Few agriculture sectors, let alone any branch of commerce, are more regulated with red tape, road blocks and barriers in the agriculture community than cannabis packaging and distribution.
Regardless of a person's philosophical stance, cannabis is coming to a state near you. Setting personal conviction aside, the packaging of cannabis is going to play a part in how cannabis is both perceived and kept regulated.
Packaging is one of the most important aspects for any brand in any industry. Both minor and major retailers put billions of dollars into packaging and communications into their brand message. A business can sink with a single misstep.
Not only must packaging meet a host of government regulations that change from one jurisdiction to the next, but it also needs to communicate that what a customer has just purchased is both safe and a known product. It must connect with the consumer and entice a favorable purchasing decision before the customer even takes it off the shelf.
A consumer must be able to readily identify your product and know that what they are purchasing is exactly what it should be. Imagine if a six-pack of Coca-Cola didn't have that nice bright red "Coke" packaging. The validity of the product would come into question. Branding opportunities impact consumers and communicate that the product they are buying is what they are expecting.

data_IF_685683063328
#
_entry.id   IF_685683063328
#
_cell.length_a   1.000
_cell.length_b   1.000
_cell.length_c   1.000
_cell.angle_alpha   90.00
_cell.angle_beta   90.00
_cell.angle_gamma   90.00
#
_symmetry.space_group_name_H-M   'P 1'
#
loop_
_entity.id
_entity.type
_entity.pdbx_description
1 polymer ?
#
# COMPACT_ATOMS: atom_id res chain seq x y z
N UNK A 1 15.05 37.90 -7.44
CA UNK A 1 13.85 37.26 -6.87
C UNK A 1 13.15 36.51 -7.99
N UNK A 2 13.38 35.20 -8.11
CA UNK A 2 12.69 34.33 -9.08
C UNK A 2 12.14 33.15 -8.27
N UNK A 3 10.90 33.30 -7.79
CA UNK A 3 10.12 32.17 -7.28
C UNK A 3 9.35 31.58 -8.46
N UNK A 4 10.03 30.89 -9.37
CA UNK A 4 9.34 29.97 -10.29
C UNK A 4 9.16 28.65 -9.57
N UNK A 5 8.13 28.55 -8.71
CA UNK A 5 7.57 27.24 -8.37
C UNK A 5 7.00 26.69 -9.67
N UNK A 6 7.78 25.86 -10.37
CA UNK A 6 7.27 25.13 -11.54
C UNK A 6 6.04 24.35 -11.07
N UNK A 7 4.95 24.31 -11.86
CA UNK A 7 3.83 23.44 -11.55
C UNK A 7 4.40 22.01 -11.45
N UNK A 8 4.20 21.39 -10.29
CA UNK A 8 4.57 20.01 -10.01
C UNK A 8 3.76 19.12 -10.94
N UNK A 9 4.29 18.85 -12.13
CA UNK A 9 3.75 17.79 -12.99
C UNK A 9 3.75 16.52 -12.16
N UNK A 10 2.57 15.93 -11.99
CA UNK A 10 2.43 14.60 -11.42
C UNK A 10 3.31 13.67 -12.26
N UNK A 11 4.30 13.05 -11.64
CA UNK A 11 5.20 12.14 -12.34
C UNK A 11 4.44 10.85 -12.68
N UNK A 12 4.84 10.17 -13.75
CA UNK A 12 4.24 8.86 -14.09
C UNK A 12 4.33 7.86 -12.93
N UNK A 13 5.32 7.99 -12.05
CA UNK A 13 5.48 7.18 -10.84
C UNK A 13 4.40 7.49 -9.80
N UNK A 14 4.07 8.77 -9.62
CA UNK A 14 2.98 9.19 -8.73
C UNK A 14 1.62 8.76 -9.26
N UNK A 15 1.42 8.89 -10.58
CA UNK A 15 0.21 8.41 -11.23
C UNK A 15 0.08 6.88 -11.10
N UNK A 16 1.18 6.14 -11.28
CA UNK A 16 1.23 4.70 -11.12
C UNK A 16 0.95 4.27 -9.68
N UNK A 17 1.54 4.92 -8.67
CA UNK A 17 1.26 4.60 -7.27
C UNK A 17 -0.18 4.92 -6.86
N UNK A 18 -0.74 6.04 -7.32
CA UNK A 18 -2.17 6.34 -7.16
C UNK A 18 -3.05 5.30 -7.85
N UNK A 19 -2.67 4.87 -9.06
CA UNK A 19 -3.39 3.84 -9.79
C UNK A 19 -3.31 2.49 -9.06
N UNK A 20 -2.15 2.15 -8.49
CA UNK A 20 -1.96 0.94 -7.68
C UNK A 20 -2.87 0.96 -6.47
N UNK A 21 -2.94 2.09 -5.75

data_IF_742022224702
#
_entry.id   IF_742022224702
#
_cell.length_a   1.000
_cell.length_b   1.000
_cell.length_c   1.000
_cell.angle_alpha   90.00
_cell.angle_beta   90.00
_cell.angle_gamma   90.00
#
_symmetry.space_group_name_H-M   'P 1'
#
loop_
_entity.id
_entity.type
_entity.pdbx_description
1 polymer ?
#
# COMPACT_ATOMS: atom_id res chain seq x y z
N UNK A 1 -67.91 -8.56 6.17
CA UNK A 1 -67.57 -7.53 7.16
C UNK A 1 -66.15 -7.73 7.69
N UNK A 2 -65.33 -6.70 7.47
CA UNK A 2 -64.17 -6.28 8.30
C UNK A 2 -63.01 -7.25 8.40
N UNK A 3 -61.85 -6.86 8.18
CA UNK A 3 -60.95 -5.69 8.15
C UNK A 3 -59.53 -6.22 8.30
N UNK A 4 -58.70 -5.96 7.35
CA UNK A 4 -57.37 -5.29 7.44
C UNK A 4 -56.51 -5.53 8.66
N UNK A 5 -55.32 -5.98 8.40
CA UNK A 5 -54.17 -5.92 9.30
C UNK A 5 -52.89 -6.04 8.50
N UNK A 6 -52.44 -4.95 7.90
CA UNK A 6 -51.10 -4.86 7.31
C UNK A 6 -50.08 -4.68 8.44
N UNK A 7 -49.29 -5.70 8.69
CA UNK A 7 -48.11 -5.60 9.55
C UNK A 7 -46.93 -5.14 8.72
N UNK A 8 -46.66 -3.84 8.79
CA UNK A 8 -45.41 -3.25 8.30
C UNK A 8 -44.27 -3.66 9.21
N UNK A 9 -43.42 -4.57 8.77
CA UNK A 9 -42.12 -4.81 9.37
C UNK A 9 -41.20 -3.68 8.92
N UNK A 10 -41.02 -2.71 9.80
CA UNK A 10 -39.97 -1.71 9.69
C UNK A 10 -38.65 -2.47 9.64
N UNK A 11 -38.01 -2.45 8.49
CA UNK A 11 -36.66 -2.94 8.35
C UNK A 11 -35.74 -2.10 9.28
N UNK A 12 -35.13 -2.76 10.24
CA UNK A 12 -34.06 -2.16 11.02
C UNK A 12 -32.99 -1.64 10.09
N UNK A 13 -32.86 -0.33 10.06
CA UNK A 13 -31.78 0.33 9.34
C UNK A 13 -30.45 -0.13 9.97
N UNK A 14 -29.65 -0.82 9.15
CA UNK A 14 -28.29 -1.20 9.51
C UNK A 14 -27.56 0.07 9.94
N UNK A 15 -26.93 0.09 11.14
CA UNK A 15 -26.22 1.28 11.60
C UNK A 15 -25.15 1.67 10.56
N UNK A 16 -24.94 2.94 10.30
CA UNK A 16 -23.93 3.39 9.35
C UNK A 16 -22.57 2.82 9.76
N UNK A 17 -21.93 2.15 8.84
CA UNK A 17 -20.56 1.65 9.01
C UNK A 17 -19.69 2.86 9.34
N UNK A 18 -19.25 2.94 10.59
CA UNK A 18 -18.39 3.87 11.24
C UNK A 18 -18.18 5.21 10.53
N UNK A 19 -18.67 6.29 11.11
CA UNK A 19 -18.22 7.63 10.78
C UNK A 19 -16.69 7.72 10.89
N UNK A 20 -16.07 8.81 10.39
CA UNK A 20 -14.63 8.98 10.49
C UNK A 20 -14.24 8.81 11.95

Until cannabis advertising is legalized, a company's package is the only billboard, advertisement or media influence that the consumer is impacted by. A cannabis product's package is one of the only ways to build a brand in the infancy of this hyper-competitive market. It is the first, last and only thing a consumer sees at the point of purchase and when they get to their destination. It needs to communicate reliability, authenticity and your brand.
Cannabis packaging regulations are quite different from state to state. Therefore, your packaging must accommodate varied regulations with minimum impact to your own brand. The branding and government regulations has created a need for cannabis packaging experts to emerge and offer their skills, insight and expertise to the industry. There is no shortage of run-of-the-mill packaging companies that may not have the experience or knowledge that comes with having to produce a photographic-quality barrier bag.
Roger Throckmorton is marketing manager at International Plastics in Greenville, S.C. He has more than 25 years of marketing and manufacturing experience in the advertising and flexible packaging industry.